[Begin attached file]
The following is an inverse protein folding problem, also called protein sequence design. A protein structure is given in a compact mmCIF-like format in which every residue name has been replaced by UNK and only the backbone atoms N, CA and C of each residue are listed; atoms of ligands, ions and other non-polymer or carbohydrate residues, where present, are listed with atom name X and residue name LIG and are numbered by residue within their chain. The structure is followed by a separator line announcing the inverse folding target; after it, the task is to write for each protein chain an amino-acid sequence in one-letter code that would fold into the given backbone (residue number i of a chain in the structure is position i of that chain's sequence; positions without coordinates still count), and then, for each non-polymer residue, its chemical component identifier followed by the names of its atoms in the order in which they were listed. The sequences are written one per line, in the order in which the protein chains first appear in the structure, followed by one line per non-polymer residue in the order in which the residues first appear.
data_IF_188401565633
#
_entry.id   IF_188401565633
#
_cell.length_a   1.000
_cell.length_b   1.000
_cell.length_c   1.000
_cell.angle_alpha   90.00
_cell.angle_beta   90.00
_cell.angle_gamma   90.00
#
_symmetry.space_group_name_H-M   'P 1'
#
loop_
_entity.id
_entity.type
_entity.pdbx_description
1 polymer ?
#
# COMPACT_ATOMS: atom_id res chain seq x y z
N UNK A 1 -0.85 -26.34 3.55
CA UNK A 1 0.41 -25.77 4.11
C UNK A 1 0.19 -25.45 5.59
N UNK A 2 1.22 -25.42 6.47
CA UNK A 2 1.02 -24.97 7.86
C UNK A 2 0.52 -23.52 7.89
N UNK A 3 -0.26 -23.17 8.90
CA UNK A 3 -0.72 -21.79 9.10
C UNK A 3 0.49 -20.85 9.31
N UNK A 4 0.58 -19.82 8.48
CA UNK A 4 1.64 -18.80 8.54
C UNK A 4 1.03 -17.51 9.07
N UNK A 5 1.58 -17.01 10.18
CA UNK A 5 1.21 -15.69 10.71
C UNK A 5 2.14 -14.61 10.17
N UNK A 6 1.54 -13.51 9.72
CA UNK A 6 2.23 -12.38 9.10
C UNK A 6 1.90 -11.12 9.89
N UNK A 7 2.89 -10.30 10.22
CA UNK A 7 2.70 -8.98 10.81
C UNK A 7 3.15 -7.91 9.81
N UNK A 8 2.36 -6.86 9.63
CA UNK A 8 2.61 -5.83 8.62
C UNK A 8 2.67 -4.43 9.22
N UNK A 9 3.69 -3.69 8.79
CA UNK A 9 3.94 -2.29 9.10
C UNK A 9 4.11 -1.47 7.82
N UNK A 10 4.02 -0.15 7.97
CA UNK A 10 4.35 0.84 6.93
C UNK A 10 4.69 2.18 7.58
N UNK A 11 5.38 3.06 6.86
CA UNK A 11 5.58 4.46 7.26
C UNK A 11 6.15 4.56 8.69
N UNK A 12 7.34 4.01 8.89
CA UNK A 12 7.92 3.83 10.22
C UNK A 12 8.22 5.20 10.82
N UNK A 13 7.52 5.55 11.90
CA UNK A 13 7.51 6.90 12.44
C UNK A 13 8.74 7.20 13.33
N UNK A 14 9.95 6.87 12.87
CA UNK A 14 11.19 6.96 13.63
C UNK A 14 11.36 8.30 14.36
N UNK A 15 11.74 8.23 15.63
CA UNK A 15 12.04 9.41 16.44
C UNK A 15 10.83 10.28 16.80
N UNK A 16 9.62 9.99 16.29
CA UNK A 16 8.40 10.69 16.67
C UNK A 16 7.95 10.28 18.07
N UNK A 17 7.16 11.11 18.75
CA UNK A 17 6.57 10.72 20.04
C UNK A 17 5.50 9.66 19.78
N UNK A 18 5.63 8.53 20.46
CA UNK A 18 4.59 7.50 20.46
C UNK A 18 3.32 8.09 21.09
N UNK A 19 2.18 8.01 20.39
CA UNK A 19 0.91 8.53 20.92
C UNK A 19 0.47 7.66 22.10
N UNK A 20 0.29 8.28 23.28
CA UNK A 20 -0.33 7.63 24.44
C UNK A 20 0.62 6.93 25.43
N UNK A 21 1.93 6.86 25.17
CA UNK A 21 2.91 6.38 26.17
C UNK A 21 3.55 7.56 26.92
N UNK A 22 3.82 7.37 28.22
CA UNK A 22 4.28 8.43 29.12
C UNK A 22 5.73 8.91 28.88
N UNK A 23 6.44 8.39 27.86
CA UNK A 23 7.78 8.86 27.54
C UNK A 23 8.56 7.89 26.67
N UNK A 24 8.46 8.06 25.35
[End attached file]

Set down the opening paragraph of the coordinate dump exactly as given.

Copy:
The following is an inverse protein folding problem, also called protein sequence design. A protein structure is given in a compact mmCIF-like format in which every residue name has been replaced by UNK and only the backbone atoms N, CA and C of each residue are listed; atoms of ligands, ions and other non-polymer or carbohydrate residues, where present, are listed with atom name X and residue name LIG and are numbered by residue within their chain. The structure is followed by a separator line announcing the inverse folding target; after it, the task is to write for each protein chain an amino-acid sequence in one-letter code that would fold into the given backbone (residue number i of a chain in the structure is position i of that chain's sequence; positions without coordinates still count), and then, for each non-polymer residue, its chemical component identifier followed by the names of its atoms in the order in which they were listed. The sequences are written one per line, in the order in which the protein chains first appear in the structure, followed by one line per non-polymer residue in the order in which the residues first appear.